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June 2019

Bob Corritore & Friends
Do The Hip-Shake Baby!
VizzTone Records

Bob CorritorePhoenix blues impresario / harmonica player Bob Corritore has a sterling reputation for taking steady parade of outstanding blues singers and players into the studio when they are in town to play at his Rhythm Room club, resulting in many years of excellent blues compilations. Last June I declared his Don't Let The Devil Ride! album as perhaps his best collection to date. I will now retract that statement because Corritore's newest album, Do The Hip-Shake Baby! (VizzTone Records), is even better and has already cemented a spot on my 2019 Top Ten list.

The 13 cuts on Do The Hip-Shake Baby! were cut in various sessions from 2016 through 2018, containing a veritable who's who of blues stars and session players as well as Corritore's own harp playing. Every song here is wonderful, especially if your preferred style of music is back alley Chicago blues or downhome blues. There's even a touch of soul found throughout the disc.

The disc kicks off with Slim Harpo's "Shake Your Hips," opening with some tribal drumming and harmonica before Mighty Joe Milsap of The Fremonts jumps in with echo-laden vocals. This version is very different from the original, but I'm sure that Slim Harpo would like it. Alabama Mike takes the lead vocals, with Willie Buck singing behind him, on the up-tempo shuffle "Gonna Tell Your Mother," with guitar solos from L.A. Jones. Veteran blues crooner Oscar Wilson steps up to the mic for a lesser-known Jimmy Reed song, "Bitter Seed," with nice piano work from Fred Kaplan. Corritore just plan nails the Jimmy Reed harp sound, making his riffs the highlight of this number.

Cut number four is reason enough to buy this CD, with 90-something piano player Henry Gray doing "The Twist." That's right, you read that correctly --- "The Twist," done originally by Hank Ballard and the Midnighters and then made famous by Chubby Checker. No other explanation needed other than a whole bunch of exclamation points. Bill "Howl-N-Mad" Perry takes us into a Mississippi jook joint with the slow country blues "You Better Slow Down." Alabama Mike returns for a unique version of the blues standard "Worried Life Blues," a mid-tempo shuffle with a taste of Sam Cooke in his vocals while Corritore contributes Louisiana-style harp and Jimi "Primetime" Smith lays down a killer guitar solo.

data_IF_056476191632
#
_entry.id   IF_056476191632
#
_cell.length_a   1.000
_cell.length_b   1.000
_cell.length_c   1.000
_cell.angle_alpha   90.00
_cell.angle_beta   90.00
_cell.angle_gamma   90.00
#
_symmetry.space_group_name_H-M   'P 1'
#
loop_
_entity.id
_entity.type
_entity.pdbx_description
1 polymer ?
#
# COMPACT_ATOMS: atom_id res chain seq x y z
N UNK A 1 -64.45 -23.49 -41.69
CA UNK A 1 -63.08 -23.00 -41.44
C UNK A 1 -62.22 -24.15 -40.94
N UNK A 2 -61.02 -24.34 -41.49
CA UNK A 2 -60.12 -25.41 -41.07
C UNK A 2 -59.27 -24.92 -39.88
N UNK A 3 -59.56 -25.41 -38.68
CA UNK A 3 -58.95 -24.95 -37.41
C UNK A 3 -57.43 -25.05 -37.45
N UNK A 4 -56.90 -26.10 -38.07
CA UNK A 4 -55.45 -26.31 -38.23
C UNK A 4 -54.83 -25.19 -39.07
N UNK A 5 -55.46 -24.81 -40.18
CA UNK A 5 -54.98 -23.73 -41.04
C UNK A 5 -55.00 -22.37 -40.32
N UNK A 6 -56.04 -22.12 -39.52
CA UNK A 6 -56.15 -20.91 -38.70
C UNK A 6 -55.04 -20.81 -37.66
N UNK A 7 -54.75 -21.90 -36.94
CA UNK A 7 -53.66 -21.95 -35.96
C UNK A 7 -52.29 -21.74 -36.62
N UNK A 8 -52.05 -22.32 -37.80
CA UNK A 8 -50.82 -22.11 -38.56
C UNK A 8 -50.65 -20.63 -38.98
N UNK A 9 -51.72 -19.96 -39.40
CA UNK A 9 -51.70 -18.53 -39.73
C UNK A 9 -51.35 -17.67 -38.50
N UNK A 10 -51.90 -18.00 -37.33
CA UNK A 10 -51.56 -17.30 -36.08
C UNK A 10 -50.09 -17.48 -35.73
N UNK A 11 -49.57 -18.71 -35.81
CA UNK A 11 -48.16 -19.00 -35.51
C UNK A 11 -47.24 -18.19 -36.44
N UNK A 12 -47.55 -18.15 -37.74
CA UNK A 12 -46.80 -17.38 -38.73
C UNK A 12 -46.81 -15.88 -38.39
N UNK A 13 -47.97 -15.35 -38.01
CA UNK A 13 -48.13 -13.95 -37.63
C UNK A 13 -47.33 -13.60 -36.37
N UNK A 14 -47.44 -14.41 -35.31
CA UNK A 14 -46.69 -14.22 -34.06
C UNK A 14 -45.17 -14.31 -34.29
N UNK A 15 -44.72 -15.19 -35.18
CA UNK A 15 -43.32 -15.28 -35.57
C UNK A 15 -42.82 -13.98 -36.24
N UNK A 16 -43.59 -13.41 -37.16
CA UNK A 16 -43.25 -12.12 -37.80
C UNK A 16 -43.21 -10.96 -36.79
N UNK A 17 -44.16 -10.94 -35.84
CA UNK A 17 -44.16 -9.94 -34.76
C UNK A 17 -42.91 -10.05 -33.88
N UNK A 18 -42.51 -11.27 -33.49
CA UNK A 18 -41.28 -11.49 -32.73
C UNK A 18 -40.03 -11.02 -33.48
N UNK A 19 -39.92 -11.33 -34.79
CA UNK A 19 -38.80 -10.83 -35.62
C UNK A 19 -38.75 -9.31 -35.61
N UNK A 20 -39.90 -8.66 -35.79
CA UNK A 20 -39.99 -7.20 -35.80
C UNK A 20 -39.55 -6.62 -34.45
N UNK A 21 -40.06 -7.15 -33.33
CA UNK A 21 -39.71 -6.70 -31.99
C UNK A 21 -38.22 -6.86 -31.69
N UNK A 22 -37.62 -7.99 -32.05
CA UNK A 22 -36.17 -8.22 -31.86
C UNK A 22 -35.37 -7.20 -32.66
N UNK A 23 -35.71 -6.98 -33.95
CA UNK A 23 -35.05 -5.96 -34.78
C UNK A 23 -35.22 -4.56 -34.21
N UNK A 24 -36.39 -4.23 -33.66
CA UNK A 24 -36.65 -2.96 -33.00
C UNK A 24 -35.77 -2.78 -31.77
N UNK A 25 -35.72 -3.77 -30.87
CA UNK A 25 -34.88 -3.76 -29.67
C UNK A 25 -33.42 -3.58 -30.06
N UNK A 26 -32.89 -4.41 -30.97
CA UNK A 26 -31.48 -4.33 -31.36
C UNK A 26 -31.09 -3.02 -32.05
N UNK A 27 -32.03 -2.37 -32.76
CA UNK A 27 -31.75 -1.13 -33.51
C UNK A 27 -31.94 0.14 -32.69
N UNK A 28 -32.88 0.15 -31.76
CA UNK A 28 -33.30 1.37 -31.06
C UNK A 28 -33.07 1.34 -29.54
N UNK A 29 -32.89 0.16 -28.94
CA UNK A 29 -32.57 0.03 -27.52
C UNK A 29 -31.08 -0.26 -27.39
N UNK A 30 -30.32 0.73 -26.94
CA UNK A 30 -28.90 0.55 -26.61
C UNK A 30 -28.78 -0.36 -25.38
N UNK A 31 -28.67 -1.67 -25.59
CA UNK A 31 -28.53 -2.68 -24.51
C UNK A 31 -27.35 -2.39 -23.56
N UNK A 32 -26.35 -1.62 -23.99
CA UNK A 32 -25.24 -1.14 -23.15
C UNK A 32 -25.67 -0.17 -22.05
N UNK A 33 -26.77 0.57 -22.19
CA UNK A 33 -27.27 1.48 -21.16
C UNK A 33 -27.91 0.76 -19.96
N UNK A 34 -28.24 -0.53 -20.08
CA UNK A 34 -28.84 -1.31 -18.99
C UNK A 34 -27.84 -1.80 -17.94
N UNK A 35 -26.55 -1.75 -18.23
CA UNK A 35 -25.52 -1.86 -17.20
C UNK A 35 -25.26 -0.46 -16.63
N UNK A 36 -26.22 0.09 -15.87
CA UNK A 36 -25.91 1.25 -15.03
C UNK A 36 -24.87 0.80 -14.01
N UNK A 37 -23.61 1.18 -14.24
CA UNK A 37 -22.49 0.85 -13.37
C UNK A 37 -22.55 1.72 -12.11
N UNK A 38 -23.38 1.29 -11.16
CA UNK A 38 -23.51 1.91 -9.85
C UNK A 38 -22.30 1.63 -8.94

As good as the album has been to this point, it just gets better when John Primer comes in with a Muddly Waters cover, "Love Deep As The Ocean." Primer puts a lot of power into his vocals as well as playing such a strong guitar solo that I'm sure Muddy would be grinning from ear to ear. Bob Welsh's piano playing is also a highlight of this cut. Sugaray Rayford and guitarist Junior Watson team up on the up-tempo shuffle "Trying To Make A Living," with Rayford's vocals booming through the sound system. We get more outstanding soulful vocals from Alabama Mike on Little Junior Parker's slow soul ballad, "Stand By Me." Corritore comes in with tastefully effective harmonica playing partway through the tune.

Milsap must really like Slim Harpo's music since his other contribution to the album is a fine cover of "I'm Gonna Keep What I've Got," leading into Jimi "Primetime" Smith's tasteful vocals on the up-tempo blues "I Got The World In A Jug." I've been listening to Corritore play harmonica for nearly 30 years, but quite frankly I've never heard him play to the level of his work on this song. The man sounds like he's possessed! Alabama Mike shifts gears completely with the rockabilly-ish "Few More Days," on which he's backed by a background chorus of some of the Phoenix area's best soul singers: Jerry Lawson (formerly of The Persuasions), Michael Reed, Stan Devereaux and Phil Hendricks. A brilliant move in assembling this group of veteran vocalists.

Closing the disc is a slow-moving, heavy blues, "Keep The Lord On With You," featuring raspy Howlin' Wolf-style vocals by Sugaray Rayford. This song is so intense that it should come with a parental advisory warning. Or maybe not advised for those with heart conditions. Regardless, it's an excellent ending to one of the best albums of the year.

If you have any interest at all in the blues, which I assume you do since you're reading this review, then you will absolutely want to add Do The Hip-Shake Baby! to your shopping list right away. You may be tempted to just get the digital version, but I recommend you order the physical CD so that you have all of the liner notes and session information. Do it now.

--- Bill Mitchell



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